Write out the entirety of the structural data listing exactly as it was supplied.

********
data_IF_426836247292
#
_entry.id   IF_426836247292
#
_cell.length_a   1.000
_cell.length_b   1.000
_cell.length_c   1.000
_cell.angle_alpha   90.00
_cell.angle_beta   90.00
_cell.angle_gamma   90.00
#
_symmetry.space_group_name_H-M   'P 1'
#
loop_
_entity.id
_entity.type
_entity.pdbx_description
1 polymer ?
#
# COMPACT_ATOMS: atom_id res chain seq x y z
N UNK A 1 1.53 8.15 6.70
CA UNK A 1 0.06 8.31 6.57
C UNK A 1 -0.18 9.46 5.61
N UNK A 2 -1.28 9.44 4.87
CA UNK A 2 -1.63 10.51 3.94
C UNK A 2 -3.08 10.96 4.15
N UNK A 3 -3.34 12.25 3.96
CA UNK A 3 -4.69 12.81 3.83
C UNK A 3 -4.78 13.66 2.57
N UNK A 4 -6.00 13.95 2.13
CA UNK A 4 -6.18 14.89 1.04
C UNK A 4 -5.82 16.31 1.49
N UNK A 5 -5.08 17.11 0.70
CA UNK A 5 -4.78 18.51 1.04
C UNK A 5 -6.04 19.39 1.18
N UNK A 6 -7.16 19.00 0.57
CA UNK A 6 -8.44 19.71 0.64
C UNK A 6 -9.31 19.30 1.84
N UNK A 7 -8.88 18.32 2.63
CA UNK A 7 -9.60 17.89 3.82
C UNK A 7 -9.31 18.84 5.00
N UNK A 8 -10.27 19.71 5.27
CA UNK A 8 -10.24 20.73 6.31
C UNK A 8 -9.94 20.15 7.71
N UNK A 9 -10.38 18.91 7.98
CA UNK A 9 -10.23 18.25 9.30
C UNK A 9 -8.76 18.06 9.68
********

data_IF_426836247292
#
_entry.id   IF_426836247292
#
_cell.length_a   1.000
_cell.length_b   1.000
_cell.length_c   1.000
_cell.angle_alpha   90.00
_cell.angle_beta   90.00
_cell.angle_gamma   90.00
#
_symmetry.space_group_name_H-M   'P 1'
#
loop_
_entity.id
_entity.type
_entity.pdbx_description
1 polymer ?
#
# COMPACT_ATOMS: atom_id res chain seq x y z
N UNK A 1 1.53 8.15 6.70
CA UNK A 1 0.06 8.31 6.57
C UNK A 1 -0.18 9.46 5.61
N UNK A 2 -1.28 9.44 4.87
CA UNK A 2 -1.63 10.51 3.94
C UNK A 2 -3.08 10.96 4.15
N UNK A 3 -3.34 12.25 3.96
CA UNK A 3 -4.69 12.81 3.83
C UNK A 3 -4.78 13.66 2.57
N UNK A 4 -6.00 13.95 2.13
CA UNK A 4 -6.18 14.89 1.04
C UNK A 4 -5.82 16.31 1.49
N UNK A 5 -5.08 17.11 0.70
CA UNK A 5 -4.78 18.51 1.04
C UNK A 5 -6.04 19.39 1.18
N UNK A 6 -7.16 19.00 0.57
CA UNK A 6 -8.44 19.71 0.64
C UNK A 6 -9.31 19.30 1.84
N UNK A 7 -8.88 18.32 2.63
CA UNK A 7 -9.60 17.89 3.82
C UNK A 7 -9.31 18.84 5.00
N UNK A 8 -10.27 19.71 5.27
CA UNK A 8 -10.24 20.73 6.31
C UNK A 8 -9.94 20.15 7.71
N UNK A 9 -10.38 18.91 7.98
CA UNK A 9 -10.23 18.25 9.30
C UNK A 9 -8.76 18.06 9.68